Perspective | How Are We Underwriting for the ‘Inanity’ of Modern Life

By: | December 11, 2018 • 3 min read
Roger Crombie is a United Kingdom-based columnist for Risk & Insurance®. He can be reached at [email protected]

As my father aged, he became increasingly divorced from and antagonistic toward many aspects of modern life. It was my intention to avoid that fate when my turn came. I’d be cool, I vowed, come what may. But my turn has come, and I’ve failed.

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Item: New Mexico attorney Chris Sevier has married his computer. No doubt it provides him with companionship and sex. No one has thought to lock him away in an institution for his own safety.

Item: More than 3,000 Swedish people have voluntarily — that’s voluntarily — agreed to have electronic microchips installed under their skins. This enables their employers to track them while they use the toilet or have a smoke break.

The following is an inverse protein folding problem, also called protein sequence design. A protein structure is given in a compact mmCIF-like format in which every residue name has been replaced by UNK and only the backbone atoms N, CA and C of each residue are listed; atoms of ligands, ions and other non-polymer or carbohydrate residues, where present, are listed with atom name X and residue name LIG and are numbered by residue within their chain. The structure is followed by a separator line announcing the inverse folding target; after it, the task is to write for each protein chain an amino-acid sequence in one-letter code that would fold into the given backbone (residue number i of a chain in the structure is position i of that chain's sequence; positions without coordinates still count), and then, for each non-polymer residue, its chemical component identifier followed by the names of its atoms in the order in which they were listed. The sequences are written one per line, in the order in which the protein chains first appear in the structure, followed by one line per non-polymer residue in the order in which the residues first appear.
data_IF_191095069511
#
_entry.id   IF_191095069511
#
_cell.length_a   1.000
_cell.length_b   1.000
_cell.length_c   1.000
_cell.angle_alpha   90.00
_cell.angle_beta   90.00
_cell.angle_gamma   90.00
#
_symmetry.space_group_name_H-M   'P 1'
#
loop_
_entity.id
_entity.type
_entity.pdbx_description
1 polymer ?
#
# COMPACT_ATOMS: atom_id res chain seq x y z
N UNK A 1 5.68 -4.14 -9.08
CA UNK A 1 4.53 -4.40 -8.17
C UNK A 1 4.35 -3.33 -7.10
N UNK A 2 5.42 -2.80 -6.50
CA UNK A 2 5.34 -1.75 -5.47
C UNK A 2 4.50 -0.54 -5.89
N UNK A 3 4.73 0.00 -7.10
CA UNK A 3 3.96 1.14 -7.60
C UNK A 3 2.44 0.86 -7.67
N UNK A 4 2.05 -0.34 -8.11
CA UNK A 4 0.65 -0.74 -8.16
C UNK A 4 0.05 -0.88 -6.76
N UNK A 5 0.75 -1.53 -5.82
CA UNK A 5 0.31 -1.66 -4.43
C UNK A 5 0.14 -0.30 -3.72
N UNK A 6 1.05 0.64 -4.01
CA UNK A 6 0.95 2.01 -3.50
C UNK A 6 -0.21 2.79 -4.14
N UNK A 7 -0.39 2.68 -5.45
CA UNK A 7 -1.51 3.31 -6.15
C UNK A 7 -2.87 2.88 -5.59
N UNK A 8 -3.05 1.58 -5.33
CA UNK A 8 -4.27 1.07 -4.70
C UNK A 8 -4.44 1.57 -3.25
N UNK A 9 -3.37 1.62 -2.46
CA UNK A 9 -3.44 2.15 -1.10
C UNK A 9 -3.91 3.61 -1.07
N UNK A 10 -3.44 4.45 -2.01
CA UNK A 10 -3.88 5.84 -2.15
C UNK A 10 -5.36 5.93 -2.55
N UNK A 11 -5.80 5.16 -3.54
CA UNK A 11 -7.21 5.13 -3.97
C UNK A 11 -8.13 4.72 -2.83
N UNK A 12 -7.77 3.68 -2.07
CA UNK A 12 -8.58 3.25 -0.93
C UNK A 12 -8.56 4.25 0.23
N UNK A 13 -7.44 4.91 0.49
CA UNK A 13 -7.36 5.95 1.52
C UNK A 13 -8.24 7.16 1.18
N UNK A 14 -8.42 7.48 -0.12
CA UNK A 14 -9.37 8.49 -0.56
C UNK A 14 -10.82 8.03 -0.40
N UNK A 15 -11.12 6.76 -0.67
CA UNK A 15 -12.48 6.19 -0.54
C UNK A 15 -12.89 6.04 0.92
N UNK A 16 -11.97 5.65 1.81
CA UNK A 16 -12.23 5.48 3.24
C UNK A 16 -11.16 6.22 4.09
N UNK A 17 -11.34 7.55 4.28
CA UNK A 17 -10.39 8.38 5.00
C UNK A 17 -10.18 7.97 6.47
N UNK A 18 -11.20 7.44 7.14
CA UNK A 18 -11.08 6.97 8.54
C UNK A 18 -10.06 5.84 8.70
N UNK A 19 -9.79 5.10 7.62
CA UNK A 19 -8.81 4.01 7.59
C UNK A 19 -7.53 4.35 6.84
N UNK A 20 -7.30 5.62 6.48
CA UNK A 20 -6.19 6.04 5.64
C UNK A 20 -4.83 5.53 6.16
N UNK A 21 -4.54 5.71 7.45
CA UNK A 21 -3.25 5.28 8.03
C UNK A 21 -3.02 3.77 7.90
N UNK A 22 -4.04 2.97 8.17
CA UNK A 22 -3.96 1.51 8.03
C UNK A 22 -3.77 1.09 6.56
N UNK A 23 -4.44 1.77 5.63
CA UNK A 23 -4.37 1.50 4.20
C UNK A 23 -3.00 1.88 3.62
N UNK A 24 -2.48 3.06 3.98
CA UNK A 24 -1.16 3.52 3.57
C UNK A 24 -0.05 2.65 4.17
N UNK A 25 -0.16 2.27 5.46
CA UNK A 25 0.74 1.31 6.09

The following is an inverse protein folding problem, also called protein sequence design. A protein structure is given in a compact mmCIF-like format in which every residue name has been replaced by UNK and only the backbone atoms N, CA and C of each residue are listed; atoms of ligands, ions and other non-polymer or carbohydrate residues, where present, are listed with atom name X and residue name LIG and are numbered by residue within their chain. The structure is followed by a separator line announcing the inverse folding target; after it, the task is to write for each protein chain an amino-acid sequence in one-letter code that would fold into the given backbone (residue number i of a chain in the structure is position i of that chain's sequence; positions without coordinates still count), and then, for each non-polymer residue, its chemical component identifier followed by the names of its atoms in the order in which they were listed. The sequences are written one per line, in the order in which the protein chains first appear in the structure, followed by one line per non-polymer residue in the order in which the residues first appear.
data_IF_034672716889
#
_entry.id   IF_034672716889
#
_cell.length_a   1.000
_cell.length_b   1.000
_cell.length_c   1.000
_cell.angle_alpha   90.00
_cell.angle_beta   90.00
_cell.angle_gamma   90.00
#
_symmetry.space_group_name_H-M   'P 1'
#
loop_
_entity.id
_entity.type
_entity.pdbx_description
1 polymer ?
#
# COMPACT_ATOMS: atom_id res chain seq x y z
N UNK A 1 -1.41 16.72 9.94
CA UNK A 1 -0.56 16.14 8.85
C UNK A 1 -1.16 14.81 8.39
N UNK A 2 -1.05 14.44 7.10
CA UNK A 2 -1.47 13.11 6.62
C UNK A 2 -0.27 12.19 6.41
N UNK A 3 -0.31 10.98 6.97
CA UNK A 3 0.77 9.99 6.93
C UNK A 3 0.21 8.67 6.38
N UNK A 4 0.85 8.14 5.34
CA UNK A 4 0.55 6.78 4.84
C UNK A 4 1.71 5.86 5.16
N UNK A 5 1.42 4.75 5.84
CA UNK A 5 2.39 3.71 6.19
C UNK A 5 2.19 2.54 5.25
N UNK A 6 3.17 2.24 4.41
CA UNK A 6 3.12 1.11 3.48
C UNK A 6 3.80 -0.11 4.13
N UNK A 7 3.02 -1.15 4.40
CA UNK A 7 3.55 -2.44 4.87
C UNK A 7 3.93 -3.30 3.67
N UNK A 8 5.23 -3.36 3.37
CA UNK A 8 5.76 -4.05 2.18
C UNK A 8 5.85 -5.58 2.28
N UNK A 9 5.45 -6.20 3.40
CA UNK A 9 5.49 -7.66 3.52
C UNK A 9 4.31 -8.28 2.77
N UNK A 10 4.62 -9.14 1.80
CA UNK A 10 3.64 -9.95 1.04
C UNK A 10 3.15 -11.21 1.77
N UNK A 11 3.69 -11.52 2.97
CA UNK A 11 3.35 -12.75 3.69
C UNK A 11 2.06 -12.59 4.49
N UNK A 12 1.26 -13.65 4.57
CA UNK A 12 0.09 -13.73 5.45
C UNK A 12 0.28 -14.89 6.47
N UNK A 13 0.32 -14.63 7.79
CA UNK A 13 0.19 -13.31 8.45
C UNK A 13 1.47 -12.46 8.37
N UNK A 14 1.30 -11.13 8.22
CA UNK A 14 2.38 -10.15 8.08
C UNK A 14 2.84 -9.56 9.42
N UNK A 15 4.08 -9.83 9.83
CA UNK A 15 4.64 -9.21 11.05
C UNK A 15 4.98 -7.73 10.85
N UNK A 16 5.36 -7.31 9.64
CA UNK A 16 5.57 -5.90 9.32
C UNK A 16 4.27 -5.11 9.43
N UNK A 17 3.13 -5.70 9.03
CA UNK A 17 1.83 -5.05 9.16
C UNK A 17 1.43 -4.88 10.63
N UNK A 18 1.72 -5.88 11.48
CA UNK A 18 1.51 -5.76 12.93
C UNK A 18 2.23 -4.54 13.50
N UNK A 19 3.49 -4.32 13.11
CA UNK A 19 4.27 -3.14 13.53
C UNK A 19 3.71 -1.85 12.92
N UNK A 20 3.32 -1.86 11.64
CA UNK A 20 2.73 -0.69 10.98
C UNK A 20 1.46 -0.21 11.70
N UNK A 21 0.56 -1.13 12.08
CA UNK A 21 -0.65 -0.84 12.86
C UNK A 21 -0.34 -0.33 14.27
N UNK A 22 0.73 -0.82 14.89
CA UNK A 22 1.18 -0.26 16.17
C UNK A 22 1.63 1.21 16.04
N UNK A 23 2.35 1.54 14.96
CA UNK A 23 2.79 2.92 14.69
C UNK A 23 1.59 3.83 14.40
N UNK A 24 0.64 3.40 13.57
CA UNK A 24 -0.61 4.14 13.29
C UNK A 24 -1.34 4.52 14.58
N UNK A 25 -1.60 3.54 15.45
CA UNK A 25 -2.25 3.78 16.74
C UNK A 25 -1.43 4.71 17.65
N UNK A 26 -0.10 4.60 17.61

Item: Due process, the system by which one was innocent until proven guilty, has been abandoned. If you doubt that, consider the cases of Kevin Spacey * or Sir Philip Green. Neither has been charged with any offense, but both are permanently excluded from society. Both may be horrid examples of human beings, but other horrid examples live in my apartment block and people still talk to them.

Item: Unnatural selection is in vogue. Petextrians are people who walk while staring at hand-held screens. In several places around the world, lights are being embedded in sidewalks so that people won’t have to look up while crossing roads. The more obvious approach, letting them walk under large vehicles, has apparently been ruled out.

Item: A 69-year-old Dutch ‘positivity guru’ called Emile Ratelband has begun legal proceedings to have 20 years lopped off his legal age. Should he persuade a judge to allow this absurd request, he would be able to sue a mortgage company that denied him a loan on account of his actual age. He would also be able to pick up younger women, he thinks. Silly young fool.